What causes trees to recognize spring and break bud differs by species, but is typically a combination of a long winter chill, warming spring temperatures, and increased day length, or photoperiod. One particular tree that was leafless just a week ago, but now has small green leaves emerging is the quaking aspen (Populus tremuloides). Before the leaves emerge, the aspen trees flower. Many people may not recognize the hanging aspen catkins as flowers, but the fuzzy pendants are made up of tens of tiny flowers attached to a central stem. Most flowers with which we are familiar are called “perfect” flowers, because they have both male and female parts (stamen and pistil, respectively), but aspen flowers are “imperfect,” containing only male or female parts. In fact, aspen trees are dioecious, meaning they are either male or female trees. Male trees flower first, and dropped their male catkins around mid-April. The female trees flowered after the males and, here in the Tetons, developed their catkins in late April and early May. Pollen from the male flowers is blown by the wind to pollinate the female flowers, which then develop seeds in small green capsules that will mature and release very small seeds encased in cottony threads to aid in wind dispersal.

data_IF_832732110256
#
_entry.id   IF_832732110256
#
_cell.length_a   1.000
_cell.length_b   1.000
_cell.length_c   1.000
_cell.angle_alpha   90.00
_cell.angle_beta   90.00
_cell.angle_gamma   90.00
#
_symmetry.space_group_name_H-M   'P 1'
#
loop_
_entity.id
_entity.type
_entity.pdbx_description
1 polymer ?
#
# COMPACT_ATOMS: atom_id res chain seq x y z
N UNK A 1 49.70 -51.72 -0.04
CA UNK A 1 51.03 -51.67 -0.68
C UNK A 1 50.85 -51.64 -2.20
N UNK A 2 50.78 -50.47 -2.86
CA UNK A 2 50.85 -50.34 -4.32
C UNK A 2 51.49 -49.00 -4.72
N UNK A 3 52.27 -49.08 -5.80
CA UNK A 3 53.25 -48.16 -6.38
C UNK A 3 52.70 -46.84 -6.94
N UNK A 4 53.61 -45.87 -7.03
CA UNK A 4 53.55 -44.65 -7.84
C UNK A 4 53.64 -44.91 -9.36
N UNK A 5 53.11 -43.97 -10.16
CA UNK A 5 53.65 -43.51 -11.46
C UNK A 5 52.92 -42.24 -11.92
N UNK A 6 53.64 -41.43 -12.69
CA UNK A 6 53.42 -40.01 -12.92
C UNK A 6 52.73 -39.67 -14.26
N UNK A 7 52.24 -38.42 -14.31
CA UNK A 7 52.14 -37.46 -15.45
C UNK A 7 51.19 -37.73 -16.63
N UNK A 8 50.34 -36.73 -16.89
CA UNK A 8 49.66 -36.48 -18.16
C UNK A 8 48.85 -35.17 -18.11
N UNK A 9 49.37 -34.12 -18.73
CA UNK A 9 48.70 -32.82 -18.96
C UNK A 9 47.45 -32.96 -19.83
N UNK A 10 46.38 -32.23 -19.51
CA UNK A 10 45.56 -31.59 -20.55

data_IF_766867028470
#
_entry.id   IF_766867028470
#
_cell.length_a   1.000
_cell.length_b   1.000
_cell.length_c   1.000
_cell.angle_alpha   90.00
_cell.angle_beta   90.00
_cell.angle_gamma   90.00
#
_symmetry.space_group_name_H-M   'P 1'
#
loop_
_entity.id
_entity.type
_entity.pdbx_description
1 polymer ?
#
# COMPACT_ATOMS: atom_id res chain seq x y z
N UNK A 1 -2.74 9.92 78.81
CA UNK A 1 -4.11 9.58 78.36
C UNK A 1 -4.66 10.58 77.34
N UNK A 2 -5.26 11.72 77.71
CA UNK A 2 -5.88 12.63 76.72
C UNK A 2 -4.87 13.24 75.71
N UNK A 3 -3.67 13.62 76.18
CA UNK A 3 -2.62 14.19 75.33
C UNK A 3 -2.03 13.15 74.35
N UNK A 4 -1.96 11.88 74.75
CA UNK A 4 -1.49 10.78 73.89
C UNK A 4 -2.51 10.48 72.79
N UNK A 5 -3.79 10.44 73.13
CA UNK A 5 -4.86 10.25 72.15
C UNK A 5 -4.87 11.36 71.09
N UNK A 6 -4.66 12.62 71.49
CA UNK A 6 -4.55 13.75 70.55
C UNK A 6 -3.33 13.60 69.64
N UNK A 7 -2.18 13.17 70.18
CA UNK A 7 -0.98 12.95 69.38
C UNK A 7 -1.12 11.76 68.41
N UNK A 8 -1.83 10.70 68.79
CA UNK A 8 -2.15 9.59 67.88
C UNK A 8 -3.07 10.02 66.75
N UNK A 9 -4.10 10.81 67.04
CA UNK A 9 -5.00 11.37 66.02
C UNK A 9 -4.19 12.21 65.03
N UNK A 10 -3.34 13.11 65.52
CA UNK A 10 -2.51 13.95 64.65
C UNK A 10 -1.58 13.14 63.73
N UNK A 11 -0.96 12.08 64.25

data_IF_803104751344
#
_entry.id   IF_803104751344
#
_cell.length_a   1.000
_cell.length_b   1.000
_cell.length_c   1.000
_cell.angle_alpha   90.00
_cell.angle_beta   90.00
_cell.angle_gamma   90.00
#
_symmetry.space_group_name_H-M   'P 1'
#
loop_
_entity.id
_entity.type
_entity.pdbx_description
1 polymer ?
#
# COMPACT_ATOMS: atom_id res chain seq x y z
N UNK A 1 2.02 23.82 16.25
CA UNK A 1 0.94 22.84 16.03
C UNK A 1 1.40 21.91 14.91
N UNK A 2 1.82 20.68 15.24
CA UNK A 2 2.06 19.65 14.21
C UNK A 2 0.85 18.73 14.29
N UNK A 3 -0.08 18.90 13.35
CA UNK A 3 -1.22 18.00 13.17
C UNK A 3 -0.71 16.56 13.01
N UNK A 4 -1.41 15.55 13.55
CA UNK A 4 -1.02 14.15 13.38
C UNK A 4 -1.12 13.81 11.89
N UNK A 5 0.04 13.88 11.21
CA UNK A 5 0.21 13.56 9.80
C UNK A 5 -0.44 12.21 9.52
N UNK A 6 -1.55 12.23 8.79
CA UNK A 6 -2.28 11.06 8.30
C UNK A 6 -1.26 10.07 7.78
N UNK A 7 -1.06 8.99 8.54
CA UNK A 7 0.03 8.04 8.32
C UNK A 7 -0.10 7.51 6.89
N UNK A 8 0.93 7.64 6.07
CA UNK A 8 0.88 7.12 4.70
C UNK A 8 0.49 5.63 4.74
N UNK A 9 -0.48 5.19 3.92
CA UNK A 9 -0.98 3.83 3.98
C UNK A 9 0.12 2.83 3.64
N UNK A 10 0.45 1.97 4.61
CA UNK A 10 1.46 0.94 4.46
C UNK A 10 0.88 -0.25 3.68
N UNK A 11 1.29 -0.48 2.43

Most reproduction in aspen is asexual, in which new stems sprout from underground lateral roots from neighboring trees. In this way, aspen stands can be a single clone; what look above ground like individual trees are actually stems, or ramets, of the same organism, all connected by underground roots. These clones can be differentiated definitively by genetic techniques, but the keen observer may be able to tell one clone from another by subtle differences in leaf shape or synchronized foliage changes in the fall.
Historically, most scientists assumed that regeneration from seed in aspen trees was exceedingly rare and happened only every few thousand years when conditions were just right. But recent research has shown that aspen seedlings (plants that come from the germination of a seed rather than sprouting from a pre-existing root) are more common than has been assumed. Interestingly, naturally occurring aspen seedlings have only been observed after severe disturbance like a severe fire or forest clearcut, as these areas can have little competition from other plants, ample sunlight, and sustained soil moisture, all of which are essential for successful aspen seedling survival. In fact, thousands of aspen seedlings emerged after the severe 1988 Yellowstone fires, many of which are still thriving today. Though not common, these disturbance events could be very important for the future of aspen trees in the Greater Yellowstone Ecosystem. Any newly established seedlings will have a unique genetic makeup that could make them more resilient to a warming climate.
With spring comes a new green to Jackson Hole, and with it, opportunities for new beginnings.